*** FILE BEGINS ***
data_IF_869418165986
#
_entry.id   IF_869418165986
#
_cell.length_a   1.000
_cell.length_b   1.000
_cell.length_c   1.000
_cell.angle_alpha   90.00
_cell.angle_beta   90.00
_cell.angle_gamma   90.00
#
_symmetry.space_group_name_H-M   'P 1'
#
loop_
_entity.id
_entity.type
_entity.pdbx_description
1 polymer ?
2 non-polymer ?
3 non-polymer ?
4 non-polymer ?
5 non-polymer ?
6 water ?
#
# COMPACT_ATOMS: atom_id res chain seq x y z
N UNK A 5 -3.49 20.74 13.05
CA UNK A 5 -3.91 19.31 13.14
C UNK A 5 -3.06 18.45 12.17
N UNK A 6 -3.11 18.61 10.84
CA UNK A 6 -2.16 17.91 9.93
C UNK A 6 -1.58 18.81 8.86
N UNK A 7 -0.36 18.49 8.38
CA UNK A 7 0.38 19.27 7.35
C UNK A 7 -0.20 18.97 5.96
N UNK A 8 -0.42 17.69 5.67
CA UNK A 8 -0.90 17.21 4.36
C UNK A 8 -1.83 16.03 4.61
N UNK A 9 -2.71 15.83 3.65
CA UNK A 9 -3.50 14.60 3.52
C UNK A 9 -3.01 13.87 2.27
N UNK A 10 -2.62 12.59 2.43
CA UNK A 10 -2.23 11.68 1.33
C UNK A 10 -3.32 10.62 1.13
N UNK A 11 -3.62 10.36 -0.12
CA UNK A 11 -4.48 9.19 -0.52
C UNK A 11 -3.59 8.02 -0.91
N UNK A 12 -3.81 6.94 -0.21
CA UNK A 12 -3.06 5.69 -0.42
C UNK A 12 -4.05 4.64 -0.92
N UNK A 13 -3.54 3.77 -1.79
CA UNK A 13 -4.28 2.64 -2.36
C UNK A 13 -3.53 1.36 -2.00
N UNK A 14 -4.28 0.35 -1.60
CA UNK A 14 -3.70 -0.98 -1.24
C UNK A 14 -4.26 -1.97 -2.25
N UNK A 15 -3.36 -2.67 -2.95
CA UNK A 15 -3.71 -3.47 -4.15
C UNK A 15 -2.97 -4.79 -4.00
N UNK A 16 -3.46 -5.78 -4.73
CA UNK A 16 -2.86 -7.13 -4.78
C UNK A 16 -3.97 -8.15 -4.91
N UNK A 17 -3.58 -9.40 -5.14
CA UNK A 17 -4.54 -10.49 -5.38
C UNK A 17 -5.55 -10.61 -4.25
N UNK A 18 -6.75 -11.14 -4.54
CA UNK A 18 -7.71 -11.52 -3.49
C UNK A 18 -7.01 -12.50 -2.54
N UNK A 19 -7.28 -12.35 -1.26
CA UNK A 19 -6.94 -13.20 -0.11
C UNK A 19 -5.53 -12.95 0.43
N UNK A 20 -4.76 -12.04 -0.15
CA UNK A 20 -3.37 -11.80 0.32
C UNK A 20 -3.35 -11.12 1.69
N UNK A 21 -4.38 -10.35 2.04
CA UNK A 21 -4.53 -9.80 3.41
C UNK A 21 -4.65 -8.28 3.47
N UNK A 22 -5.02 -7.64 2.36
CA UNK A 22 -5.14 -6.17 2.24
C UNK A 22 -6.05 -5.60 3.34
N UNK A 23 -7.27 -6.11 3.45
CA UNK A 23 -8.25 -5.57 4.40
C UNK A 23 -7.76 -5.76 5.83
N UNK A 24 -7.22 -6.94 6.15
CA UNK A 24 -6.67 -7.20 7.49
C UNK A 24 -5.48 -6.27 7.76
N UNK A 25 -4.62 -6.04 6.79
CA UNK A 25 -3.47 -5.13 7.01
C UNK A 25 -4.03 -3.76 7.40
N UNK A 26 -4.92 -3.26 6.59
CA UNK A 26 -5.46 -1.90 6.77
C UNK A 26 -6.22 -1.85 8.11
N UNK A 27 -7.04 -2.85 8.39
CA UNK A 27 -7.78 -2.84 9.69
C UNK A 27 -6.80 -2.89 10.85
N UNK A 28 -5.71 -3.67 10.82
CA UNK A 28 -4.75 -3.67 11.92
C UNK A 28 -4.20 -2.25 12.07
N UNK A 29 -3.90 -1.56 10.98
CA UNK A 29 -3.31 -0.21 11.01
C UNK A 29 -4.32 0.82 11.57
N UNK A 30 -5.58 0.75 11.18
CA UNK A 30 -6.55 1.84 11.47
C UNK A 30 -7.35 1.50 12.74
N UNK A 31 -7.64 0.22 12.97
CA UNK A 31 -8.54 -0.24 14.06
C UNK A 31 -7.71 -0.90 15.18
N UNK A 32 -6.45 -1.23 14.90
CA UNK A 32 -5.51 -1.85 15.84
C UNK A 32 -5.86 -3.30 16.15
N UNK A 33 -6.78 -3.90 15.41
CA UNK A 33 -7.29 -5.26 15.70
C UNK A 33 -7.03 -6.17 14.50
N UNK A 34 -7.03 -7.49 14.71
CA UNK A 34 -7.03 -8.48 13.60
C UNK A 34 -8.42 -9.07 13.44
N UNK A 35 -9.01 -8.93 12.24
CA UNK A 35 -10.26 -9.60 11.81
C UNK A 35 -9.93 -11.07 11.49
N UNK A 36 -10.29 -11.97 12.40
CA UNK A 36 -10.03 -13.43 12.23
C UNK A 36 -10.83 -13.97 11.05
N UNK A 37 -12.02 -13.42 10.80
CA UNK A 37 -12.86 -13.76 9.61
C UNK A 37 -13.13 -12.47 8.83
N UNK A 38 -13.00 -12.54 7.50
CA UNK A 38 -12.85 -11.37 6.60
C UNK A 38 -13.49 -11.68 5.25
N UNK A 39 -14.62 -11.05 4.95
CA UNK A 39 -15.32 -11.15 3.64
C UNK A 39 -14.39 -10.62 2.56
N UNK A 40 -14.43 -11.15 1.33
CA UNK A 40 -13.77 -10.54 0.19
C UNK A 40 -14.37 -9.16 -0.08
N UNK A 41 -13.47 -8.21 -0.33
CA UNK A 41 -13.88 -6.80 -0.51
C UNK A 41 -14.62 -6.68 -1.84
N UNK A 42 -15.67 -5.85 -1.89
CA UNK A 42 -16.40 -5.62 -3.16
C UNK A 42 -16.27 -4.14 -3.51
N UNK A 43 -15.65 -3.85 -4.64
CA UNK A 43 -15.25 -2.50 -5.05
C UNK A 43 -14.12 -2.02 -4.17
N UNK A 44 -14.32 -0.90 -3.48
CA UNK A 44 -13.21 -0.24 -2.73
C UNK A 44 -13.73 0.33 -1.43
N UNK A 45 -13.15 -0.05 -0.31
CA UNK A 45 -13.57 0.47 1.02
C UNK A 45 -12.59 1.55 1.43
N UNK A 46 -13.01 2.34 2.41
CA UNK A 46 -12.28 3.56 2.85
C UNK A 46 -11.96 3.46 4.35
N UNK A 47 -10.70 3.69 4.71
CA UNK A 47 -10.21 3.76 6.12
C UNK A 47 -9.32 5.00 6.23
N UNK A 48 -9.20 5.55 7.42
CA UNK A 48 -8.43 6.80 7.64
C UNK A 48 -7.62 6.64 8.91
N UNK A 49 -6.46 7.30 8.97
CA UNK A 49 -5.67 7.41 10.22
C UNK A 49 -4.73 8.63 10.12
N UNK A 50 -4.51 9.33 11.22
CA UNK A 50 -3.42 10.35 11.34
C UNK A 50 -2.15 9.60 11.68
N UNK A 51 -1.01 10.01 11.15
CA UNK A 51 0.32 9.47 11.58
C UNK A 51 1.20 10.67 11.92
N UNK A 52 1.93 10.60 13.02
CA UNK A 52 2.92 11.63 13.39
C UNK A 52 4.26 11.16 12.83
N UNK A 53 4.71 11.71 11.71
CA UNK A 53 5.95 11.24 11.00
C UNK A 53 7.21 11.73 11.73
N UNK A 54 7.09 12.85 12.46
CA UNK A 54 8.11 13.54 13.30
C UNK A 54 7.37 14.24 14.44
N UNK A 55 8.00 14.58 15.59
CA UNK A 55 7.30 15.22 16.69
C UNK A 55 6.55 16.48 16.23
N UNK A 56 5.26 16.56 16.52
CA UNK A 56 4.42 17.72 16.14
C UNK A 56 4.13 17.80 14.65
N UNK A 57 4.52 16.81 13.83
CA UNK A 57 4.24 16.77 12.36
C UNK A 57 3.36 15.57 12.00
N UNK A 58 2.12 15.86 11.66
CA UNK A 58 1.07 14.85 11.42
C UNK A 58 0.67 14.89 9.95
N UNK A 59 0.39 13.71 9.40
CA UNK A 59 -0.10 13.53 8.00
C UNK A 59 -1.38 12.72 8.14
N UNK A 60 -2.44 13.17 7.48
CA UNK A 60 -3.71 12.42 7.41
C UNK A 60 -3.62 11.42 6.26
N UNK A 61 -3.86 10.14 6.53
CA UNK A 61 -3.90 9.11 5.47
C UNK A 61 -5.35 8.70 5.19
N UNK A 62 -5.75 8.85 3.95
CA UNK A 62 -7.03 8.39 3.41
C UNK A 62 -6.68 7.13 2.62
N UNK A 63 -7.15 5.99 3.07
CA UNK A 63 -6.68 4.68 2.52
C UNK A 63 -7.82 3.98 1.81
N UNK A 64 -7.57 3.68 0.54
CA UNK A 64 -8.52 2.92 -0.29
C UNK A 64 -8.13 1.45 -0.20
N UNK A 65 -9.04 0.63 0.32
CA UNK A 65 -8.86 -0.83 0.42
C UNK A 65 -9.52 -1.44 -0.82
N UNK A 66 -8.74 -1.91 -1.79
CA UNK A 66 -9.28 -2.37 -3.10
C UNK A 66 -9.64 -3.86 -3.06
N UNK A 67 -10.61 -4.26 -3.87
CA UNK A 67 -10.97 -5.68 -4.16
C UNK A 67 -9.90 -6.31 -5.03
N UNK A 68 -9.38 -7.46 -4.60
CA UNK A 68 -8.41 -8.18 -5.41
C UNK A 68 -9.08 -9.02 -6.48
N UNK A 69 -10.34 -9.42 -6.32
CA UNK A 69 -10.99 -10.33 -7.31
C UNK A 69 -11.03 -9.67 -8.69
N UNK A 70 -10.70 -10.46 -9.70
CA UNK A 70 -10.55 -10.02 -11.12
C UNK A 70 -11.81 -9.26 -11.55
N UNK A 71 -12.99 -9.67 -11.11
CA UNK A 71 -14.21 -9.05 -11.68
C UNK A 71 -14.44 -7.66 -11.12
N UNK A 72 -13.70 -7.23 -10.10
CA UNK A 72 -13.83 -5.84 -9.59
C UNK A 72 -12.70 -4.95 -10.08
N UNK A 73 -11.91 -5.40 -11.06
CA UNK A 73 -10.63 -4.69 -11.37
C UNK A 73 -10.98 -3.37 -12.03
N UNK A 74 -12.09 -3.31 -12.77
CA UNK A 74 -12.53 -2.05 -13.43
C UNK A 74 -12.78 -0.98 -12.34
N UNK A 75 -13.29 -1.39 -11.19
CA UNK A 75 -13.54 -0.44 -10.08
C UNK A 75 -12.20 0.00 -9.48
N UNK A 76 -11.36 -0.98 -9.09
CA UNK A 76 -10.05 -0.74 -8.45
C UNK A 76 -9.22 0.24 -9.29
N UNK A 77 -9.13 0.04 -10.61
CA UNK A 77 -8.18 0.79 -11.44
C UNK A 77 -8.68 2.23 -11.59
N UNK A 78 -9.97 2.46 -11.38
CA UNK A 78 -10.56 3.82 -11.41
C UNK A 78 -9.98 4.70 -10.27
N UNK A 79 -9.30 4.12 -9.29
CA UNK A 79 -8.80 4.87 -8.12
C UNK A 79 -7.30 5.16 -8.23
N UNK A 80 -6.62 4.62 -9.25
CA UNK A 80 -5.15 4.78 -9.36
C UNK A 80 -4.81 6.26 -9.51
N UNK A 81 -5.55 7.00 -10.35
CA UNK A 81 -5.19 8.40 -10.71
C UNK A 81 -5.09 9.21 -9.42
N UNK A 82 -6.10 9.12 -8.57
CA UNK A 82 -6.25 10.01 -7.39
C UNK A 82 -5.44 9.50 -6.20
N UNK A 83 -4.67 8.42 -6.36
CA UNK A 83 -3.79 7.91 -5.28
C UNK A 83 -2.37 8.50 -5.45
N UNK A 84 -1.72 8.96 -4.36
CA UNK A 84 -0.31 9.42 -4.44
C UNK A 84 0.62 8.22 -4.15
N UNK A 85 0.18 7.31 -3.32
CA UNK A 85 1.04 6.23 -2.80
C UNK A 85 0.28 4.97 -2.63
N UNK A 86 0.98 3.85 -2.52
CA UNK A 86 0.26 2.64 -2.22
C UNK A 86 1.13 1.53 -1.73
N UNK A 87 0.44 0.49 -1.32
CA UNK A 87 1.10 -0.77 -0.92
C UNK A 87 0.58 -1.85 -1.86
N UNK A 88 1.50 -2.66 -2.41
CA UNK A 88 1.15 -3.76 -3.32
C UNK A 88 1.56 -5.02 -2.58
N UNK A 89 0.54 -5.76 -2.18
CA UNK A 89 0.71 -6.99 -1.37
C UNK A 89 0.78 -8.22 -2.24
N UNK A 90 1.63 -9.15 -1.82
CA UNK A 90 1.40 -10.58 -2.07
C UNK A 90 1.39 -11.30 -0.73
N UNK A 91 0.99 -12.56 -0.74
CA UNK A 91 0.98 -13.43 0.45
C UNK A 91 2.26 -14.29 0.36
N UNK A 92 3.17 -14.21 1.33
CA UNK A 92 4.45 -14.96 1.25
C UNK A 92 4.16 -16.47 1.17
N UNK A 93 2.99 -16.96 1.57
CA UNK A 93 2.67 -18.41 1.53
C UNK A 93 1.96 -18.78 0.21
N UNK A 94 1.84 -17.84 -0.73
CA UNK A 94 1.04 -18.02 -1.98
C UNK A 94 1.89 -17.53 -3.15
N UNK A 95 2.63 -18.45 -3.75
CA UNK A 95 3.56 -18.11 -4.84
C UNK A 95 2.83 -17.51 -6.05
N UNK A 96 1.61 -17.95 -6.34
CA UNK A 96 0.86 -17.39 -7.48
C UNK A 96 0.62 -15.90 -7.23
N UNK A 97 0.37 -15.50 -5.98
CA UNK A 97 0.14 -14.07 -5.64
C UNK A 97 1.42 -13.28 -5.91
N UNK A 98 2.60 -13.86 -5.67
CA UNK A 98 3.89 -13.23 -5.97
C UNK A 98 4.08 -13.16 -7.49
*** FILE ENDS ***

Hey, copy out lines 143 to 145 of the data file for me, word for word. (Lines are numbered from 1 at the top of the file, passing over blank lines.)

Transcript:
N UNK A 44 -14.32 -0.90 -3.48
CA UNK A 44 -13.21 -0.24 -2.73
C UNK A 44 -13.73 0.33 -1.43